A non-compete agreement is somewhat unique in the world of business, as it does not come into effect until after the interested parties cease working together. Typically, businesses require employees to sign non-compete agreements at the time of hiring.

A non-compete agreement should protect the business interests of the employer after an employee leaves the company. However, according to FindLaw, an enforceable non-compete agreement must be reasonable in terms of duration and scope.

What is a reasonable duration?

The idea behind non-compete agreements is to protect legitimate business interests, including sensitive information. However, it is essentially impossible to swear an employee to secrecy for all time.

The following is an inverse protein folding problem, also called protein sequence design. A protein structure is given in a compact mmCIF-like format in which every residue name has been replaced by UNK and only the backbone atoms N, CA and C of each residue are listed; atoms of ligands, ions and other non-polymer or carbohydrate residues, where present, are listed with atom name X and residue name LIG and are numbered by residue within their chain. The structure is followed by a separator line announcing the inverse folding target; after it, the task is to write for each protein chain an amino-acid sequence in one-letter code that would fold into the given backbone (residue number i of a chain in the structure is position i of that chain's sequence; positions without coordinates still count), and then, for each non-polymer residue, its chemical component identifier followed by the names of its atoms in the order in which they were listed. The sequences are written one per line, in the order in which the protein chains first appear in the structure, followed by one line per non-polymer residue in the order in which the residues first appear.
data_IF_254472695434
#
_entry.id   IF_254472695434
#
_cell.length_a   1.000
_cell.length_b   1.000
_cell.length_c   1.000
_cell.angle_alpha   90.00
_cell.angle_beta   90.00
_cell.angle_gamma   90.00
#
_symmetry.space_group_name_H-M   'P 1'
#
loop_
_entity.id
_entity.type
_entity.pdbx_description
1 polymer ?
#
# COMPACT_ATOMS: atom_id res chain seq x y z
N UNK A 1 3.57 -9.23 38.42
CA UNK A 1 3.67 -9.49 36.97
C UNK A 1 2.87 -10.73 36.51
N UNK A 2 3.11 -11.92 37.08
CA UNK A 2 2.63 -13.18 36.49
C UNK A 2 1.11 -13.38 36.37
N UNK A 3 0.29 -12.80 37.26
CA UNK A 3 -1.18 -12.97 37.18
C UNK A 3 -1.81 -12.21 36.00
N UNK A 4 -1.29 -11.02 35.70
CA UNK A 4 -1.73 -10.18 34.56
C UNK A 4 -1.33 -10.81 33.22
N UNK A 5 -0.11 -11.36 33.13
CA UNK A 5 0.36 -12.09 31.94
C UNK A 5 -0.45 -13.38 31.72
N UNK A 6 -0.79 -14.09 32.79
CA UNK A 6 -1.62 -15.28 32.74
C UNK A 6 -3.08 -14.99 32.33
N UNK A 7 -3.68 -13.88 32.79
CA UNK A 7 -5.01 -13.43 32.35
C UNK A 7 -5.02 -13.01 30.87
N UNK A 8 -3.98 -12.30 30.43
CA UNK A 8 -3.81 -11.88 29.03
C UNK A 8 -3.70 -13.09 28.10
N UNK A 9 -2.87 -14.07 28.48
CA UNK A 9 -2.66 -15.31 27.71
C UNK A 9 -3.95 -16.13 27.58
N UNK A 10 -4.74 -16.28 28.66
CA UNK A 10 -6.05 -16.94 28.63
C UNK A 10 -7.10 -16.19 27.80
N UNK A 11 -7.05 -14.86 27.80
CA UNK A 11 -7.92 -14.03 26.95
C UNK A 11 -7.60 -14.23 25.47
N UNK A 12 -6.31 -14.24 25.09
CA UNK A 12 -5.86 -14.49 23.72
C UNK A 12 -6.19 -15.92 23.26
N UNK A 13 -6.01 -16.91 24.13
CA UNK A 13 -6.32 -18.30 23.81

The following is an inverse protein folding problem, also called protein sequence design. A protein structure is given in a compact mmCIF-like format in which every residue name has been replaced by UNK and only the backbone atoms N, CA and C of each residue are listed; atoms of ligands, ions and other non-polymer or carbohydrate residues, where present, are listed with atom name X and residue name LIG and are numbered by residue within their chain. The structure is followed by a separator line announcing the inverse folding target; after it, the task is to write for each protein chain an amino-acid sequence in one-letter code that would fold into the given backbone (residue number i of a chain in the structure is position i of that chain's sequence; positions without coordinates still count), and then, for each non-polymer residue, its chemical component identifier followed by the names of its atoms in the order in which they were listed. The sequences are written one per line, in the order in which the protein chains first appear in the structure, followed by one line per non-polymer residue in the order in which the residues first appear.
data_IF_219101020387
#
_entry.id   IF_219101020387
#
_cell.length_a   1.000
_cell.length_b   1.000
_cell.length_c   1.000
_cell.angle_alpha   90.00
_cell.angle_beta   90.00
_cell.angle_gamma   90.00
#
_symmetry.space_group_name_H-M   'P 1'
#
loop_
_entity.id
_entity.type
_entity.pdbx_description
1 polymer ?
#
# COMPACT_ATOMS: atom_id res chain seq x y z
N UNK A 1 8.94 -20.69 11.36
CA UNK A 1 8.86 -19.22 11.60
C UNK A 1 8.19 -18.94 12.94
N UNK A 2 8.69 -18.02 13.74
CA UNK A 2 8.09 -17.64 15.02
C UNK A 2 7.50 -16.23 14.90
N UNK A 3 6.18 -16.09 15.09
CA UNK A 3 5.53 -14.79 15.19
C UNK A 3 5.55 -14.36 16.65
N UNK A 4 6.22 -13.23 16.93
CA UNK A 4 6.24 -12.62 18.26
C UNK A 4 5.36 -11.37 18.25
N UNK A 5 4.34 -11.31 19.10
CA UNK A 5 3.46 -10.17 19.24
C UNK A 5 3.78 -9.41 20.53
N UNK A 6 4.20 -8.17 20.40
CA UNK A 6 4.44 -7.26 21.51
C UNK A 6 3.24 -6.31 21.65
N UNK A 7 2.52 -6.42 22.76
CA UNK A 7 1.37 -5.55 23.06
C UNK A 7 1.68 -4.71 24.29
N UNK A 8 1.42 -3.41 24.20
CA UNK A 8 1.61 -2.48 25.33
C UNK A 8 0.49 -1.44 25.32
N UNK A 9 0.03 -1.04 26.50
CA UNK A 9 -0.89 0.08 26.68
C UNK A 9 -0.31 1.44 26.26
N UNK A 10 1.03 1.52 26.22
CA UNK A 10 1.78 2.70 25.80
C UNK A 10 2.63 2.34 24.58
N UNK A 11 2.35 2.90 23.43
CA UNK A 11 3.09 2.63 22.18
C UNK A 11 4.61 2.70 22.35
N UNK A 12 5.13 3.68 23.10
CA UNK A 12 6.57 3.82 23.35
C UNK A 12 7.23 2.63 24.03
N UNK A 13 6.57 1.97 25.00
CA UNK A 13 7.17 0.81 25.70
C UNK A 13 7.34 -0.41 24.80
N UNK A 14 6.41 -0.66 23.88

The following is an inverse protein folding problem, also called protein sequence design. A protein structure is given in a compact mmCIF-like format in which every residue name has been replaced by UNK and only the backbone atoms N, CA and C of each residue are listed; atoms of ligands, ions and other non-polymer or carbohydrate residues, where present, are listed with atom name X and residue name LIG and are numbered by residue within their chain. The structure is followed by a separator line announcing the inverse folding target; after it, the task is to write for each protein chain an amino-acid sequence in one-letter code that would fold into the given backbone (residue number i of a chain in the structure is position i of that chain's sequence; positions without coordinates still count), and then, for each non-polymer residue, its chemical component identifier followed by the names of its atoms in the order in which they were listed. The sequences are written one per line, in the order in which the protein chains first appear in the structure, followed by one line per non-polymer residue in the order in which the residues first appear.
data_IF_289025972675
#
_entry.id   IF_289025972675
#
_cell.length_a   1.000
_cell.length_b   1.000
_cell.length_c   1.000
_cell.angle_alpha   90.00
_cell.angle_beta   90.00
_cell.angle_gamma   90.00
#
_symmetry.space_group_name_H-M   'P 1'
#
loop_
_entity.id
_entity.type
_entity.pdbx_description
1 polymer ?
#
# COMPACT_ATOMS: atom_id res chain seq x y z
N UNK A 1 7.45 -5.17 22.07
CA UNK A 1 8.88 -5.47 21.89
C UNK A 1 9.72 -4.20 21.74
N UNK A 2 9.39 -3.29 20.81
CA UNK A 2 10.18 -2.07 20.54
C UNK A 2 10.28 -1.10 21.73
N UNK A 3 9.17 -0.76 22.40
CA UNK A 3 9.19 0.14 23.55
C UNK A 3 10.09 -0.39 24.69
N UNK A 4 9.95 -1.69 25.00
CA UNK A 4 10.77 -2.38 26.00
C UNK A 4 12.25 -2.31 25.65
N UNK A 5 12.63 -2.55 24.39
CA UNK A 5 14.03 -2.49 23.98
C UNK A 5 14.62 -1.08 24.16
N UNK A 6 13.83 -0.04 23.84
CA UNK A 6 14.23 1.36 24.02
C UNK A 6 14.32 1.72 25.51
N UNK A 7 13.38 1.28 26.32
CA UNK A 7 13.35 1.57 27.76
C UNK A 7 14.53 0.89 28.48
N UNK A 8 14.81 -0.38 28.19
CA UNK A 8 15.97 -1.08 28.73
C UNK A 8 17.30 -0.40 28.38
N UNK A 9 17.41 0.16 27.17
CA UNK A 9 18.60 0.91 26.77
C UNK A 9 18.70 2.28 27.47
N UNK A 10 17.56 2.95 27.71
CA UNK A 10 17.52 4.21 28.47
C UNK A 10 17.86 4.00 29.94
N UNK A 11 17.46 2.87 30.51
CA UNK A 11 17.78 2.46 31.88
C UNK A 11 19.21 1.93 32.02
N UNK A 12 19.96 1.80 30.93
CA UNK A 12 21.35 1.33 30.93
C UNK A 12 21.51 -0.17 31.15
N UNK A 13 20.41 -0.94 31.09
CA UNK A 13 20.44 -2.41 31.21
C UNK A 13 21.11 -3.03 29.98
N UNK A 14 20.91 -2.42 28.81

This means that you must carefully consider how long the information the non-compete agreement is protecting is valuable to your company. You must show that whatever length of time you are asking for in the contract is “reasonable” in terms of your particular business. This will differ depending on what you do.

What is a reasonable scope?

A non-compete agreement’s concept of scope can vary. Most commonly, “scope” refers to the geographic area the agreement refers to. Essentially, a good non-compete agreement should protect you from an employee quitting his or her job with your company and then opening a competing business across the street.

However, just like you cannot swear an employee to secrecy forever, you also cannot prevent an employee from starting a business in any geographic location. If the scope of your non-compete agreement is too wide, it is highly likely that the courts will narrow the scope for you. It is better to have a reasonable non-compete agreement to begin with.